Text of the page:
Sigh. That sounds a bit overdramatic, even if it is accurate. Circumstances beyond my control forced a changing of the tide and I had to start over, building from the ground up in more than one way. I never planned for it, never pictured myself living anywhere this far from my family and friends. The job that I'd held and loved for the better part of a decade is gone and the fact that I left on great terms and can go back to visit whenever I want is small consolation when those familiar faces are no longer the ones that keep me company during my workday. It just doesn't feel like anything is the way it's supposed to be.

     Then again, what do I know about what's "supposed" to be? Maybe this is part of the grand scheme of things and we're right on track. As I mentioned before, there are some seriously bright spots in my life at the moment. Loving friends, a good relationship with my in-laws and a full-time gig that I landed a mere two weeks after rolling into town. Those are all really good things, things that make a difficult time much more manageable. I've still got dark spots, though, places that I have to build back up from the wreck of what was. I think that's something that my husband and I both have to face.

Thursday, April 18, 2013

Alone In This Together

     I was just reading a post on a favorite blog of mine, Offbeat Home, and while not exactly relevant because I am not currently in the middle of a friendship breakup, it made the gears in my head start spinning. Not like they're not anyway, all the time, with absolutely no rest for the wicked, but this time I was able to get some fully-formed thoughts pulled from the din. With my husband as sick as he is sometimes, you'd think that I would require more venting sessions with friends than the average person, just to release the pressure every so often. Following that logic, the same theory should probably to my husband as well. He's got just as much to contend with as I do, if not more.

     The thing is, as much as I run my mouth, as good as I like to believe I am with words, when it comes to discussing the particulars of our ongoing war to live a normal life while contending with what the Marfan's is doing to my husband's body, I can't seem to find the right words. Not in person, anyway. On here? From the safety of my keyboard, I can go on for as long as it takes to quiet the storm in my head. I do the same with my journal, which is my equivalent of a security blanket, I suppose, and is never more than an arm's length away from me. I've filled enough blank books, large and small, slim and ridiculously thick, to fill a sizable wooden trunk that resides in our living room. Why, then, can't I get my mouth to work when it comes to flesh-and-blood interactions?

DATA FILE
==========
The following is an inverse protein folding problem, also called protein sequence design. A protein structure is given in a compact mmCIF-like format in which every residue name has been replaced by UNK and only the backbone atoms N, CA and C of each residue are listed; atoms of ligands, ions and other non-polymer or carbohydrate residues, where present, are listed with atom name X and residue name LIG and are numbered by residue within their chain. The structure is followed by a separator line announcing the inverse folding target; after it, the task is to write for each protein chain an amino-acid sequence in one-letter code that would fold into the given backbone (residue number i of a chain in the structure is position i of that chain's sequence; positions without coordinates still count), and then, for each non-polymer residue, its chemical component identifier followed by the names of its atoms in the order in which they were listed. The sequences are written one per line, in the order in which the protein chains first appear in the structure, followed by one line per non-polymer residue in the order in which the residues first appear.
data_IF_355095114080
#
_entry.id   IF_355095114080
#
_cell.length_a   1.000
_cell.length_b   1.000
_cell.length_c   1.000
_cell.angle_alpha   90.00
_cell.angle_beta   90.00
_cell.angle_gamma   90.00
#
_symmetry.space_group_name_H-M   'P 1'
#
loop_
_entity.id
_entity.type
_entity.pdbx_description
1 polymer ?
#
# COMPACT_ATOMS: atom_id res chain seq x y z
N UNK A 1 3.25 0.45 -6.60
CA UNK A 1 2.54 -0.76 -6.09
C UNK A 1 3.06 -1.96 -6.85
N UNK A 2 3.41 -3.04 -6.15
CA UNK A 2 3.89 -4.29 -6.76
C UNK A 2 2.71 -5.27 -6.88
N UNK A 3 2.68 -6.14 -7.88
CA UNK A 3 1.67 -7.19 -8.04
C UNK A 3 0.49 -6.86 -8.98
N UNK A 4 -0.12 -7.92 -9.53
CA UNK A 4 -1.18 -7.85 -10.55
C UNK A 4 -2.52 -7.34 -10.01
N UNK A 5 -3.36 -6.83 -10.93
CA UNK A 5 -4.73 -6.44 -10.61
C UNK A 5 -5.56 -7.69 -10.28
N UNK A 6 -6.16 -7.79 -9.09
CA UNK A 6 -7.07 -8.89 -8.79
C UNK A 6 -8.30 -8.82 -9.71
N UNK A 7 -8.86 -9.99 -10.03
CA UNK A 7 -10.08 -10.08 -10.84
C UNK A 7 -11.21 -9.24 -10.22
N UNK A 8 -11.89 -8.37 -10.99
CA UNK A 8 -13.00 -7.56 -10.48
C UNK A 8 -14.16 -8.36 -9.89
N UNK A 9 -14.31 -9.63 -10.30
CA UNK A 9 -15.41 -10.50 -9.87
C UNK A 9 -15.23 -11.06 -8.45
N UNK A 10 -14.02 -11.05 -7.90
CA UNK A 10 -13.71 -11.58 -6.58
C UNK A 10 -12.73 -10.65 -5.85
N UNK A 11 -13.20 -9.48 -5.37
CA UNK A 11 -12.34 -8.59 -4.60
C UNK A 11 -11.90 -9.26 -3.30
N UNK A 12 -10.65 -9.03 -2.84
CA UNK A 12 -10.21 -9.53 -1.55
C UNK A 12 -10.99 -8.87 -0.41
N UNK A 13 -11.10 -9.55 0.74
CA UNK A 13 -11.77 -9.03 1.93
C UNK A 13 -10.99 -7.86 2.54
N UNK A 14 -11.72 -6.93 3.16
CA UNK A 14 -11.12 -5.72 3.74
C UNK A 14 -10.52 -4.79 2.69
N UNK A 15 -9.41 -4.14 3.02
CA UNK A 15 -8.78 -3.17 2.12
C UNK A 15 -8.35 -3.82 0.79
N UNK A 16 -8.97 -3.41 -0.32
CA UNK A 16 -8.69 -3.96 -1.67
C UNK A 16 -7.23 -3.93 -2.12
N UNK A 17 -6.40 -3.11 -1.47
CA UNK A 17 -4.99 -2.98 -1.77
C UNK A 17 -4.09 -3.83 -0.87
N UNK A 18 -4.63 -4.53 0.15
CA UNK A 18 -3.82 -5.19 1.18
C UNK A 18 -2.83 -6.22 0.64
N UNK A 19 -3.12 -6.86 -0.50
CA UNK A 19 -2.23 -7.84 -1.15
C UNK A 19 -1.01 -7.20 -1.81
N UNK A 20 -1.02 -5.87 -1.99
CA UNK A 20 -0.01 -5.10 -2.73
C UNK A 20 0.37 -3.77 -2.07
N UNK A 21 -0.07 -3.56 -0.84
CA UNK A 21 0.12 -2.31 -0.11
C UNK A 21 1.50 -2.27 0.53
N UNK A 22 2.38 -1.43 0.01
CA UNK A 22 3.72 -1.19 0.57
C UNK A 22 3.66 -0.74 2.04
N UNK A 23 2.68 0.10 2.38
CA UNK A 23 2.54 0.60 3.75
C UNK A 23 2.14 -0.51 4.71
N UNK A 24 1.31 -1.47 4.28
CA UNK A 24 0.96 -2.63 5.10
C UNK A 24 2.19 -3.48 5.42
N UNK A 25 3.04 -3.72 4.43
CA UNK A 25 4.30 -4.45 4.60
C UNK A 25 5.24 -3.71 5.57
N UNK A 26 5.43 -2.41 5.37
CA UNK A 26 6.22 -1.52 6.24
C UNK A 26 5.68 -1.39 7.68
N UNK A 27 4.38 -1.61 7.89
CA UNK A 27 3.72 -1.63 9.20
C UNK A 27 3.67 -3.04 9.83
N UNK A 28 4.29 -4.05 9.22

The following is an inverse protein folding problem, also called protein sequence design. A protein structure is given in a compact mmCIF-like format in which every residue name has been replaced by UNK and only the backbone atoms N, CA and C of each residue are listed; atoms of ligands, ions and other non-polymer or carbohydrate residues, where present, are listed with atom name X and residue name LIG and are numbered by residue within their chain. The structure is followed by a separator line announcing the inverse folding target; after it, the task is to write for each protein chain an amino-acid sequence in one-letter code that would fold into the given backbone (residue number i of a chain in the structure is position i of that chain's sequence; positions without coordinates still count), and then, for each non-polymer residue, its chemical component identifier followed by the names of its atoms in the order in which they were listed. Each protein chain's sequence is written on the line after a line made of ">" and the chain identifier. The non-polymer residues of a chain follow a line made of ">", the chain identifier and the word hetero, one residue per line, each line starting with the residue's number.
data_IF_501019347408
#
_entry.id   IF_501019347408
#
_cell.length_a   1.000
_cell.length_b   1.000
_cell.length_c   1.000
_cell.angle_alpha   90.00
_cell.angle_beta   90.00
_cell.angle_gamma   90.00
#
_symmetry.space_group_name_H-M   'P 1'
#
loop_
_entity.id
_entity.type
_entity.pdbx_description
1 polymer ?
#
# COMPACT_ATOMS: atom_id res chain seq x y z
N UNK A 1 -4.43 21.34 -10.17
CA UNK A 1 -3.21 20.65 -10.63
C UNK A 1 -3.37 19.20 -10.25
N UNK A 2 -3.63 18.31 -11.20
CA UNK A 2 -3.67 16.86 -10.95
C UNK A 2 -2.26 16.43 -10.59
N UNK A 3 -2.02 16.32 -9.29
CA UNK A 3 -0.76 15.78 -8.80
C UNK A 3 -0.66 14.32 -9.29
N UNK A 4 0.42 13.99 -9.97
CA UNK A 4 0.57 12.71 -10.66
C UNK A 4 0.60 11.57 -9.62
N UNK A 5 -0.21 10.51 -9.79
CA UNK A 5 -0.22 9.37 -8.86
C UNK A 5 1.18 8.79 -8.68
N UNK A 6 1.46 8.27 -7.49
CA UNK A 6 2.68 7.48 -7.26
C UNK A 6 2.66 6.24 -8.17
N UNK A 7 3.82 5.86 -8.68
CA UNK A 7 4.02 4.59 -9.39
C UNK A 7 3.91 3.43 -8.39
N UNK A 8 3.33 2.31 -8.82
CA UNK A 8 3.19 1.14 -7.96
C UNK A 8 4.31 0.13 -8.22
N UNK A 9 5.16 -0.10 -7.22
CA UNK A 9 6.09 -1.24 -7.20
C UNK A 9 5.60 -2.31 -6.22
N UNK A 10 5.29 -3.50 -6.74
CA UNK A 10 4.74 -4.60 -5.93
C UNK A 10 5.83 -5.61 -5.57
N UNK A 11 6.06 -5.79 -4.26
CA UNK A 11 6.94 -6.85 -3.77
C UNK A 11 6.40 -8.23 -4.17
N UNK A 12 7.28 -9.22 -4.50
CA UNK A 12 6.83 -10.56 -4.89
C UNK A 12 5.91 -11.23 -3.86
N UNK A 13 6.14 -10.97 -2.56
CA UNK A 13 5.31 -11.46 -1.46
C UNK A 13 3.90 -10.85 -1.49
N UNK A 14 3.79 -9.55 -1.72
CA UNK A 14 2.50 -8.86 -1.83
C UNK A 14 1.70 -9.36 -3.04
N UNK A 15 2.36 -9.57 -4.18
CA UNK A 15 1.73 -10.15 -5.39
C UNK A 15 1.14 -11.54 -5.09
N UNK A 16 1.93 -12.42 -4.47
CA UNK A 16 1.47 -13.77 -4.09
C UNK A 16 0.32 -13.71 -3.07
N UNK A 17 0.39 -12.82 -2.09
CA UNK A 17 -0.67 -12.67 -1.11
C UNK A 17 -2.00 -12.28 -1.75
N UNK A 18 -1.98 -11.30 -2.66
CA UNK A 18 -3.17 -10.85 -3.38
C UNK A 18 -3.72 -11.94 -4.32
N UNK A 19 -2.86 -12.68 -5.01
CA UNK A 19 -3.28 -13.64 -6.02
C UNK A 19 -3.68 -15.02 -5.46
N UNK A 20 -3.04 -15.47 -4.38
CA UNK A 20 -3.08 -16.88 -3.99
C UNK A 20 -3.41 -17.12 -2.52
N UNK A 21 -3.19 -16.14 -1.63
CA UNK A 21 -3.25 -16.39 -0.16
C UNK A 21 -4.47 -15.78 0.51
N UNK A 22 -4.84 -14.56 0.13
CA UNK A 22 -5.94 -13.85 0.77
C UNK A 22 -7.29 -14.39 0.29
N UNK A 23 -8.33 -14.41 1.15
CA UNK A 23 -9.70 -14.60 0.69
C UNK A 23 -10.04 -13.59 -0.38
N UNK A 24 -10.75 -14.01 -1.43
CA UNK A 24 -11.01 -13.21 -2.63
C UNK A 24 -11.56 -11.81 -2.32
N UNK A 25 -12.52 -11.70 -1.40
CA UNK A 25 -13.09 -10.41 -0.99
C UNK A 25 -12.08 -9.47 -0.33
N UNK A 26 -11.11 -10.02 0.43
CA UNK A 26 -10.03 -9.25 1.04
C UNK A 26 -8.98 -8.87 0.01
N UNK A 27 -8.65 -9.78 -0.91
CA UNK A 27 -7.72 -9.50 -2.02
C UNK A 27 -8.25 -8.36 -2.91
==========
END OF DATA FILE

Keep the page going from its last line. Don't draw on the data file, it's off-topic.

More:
I think it's a combination of causes, actually. The most basic of those causes is pretty juvenile in its logic - don't wanna. Essentially, I don't want to think about it when I'm out with friends. I want to be away, a normal girl with a normal husband who is not afraid that his INR levels have gotten way out of whack this month and will have to be corrected by screwing around with the warfarin dosage. I can't state enough how much his disorder latches its disgustingly unwelcome fingers into any and every part of our lives it can reach. Well, guess what, fingers? Fuck you, is what. No, you will NOT follow us to the bar this evening and you may NOT come on vacation with us. Except that somehow, they're always there anyway, waiting in the shadows to clutch and pull when we let our guard down for even a moment.

     Beyond the toddler-logic of "don't wanna, not gonna", is the fact that I have absolutely no idea how to bring it up to any of my friends. If they ask how he's doing, sure, I will gladly update them with as many details as they can stand. But to actually text or call and say, "Hey, I need to just chill somewhere and run some thoughts by you. Wanna go get lunch?" is beyond my social capabilities. I'm used to being the one who helps my friends and truthfully, it's a role I relish. I consider my friends the best of the best, because I try not to let people into my life who aren't genuinely good people, and I will do whatever I can to help them when they need me, even if it's just to listen to them go on about whatever's rattling around in their head at the moment. I like to help people in general and making life just a bit better for those I love never, never fails to make the world feel a little more right.

     I can't seem to allow myself to be on the other end of that conversation, though. I don't know if it's that I've got some stupid idea in my head that I'm the one who helps, not the one who goes to her friends for help, but there's definitely some sort of mental block there. Frederic, one of my very best friends, has been with me since we were seven years old and I can't even bring myself to call him and let it out. There is no major life event that's happened to one or the other that we haven't been by each others' side for and rare is the instance that I call him to chat about this stuff, even when I'm consumed by it and barely able to get my mind to move on to other things. What is that?!